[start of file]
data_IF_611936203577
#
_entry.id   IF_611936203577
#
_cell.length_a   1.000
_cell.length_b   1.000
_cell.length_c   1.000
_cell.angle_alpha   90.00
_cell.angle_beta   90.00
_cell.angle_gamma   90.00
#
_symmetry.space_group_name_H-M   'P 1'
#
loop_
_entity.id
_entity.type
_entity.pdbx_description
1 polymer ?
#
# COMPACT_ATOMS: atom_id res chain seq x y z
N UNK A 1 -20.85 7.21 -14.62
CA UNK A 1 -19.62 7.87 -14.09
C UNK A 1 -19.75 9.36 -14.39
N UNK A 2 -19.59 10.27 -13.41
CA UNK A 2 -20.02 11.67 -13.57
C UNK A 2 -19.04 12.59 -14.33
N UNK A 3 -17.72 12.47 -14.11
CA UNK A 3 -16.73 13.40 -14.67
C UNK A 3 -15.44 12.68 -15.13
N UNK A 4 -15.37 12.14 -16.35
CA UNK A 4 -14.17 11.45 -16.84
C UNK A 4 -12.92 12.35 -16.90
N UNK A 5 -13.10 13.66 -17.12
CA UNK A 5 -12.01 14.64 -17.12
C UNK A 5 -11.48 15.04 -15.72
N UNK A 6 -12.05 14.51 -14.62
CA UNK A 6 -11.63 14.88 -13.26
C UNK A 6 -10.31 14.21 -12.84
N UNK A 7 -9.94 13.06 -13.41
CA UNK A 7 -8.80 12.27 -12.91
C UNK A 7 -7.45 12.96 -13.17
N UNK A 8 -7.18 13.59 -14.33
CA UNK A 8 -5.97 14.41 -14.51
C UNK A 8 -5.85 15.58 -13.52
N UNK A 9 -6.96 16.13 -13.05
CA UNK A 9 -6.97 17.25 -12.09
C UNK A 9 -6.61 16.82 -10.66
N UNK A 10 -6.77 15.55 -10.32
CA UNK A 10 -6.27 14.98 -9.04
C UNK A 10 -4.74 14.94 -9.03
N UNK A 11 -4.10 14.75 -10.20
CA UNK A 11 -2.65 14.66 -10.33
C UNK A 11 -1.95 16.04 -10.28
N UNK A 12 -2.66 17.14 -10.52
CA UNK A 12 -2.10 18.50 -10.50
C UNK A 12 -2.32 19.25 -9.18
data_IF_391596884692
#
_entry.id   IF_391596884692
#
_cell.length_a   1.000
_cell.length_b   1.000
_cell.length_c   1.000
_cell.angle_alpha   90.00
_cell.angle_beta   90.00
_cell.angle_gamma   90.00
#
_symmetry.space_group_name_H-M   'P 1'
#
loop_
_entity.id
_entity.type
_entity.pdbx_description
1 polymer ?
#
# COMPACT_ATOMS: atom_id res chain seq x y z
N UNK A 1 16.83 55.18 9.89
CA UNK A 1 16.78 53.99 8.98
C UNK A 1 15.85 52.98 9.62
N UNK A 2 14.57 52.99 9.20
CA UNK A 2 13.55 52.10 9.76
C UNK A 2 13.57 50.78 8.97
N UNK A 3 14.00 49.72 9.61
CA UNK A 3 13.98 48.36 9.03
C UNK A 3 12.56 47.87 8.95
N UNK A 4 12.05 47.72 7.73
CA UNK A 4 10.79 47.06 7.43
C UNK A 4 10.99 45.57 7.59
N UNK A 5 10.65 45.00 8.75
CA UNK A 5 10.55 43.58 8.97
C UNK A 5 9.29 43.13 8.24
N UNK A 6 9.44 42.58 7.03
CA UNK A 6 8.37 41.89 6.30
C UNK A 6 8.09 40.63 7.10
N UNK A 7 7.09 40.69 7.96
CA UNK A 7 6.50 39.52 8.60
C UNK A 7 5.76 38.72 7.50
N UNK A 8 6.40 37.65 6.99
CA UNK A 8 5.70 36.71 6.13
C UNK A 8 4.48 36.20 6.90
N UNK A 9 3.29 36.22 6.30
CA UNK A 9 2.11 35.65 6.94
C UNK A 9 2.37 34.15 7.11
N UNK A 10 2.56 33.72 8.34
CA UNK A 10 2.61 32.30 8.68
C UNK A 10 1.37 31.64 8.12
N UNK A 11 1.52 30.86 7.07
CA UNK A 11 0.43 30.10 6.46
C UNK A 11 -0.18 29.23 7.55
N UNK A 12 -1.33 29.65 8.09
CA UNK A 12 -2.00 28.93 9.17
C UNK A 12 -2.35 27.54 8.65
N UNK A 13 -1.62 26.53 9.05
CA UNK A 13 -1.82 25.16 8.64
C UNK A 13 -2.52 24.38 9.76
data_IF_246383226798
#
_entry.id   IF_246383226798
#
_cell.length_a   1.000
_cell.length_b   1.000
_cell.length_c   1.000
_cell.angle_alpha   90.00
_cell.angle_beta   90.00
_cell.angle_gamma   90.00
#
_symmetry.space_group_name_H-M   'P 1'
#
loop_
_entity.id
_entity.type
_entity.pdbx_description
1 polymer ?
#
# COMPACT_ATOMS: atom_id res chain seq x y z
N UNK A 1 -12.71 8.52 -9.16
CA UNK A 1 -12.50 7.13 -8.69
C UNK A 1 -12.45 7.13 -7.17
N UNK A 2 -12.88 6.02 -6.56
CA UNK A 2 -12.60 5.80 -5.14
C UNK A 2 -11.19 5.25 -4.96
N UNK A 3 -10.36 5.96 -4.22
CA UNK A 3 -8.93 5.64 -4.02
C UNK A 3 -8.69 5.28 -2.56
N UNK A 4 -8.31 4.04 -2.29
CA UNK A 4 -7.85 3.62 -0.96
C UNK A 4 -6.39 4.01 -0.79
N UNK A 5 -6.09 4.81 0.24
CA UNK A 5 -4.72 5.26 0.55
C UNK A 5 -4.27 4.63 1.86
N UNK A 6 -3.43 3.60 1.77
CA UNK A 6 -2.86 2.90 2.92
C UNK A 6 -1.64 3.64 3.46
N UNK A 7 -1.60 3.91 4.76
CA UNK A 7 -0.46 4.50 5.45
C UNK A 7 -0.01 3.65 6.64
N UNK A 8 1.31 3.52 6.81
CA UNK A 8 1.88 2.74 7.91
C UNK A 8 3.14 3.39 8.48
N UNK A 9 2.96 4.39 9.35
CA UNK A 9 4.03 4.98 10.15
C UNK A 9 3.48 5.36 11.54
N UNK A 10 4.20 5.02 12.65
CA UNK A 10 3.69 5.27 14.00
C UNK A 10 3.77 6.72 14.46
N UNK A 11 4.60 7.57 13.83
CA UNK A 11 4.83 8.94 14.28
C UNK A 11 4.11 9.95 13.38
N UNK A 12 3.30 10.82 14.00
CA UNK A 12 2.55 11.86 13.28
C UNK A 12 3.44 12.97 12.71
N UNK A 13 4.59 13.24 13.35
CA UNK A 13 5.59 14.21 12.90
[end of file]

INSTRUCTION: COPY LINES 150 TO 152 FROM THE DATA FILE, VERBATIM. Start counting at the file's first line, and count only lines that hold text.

C UNK A 5 -4.27 4.63 1.86
N UNK A 6 -3.43 3.60 1.77
CA UNK A 6 -2.86 2.90 2.92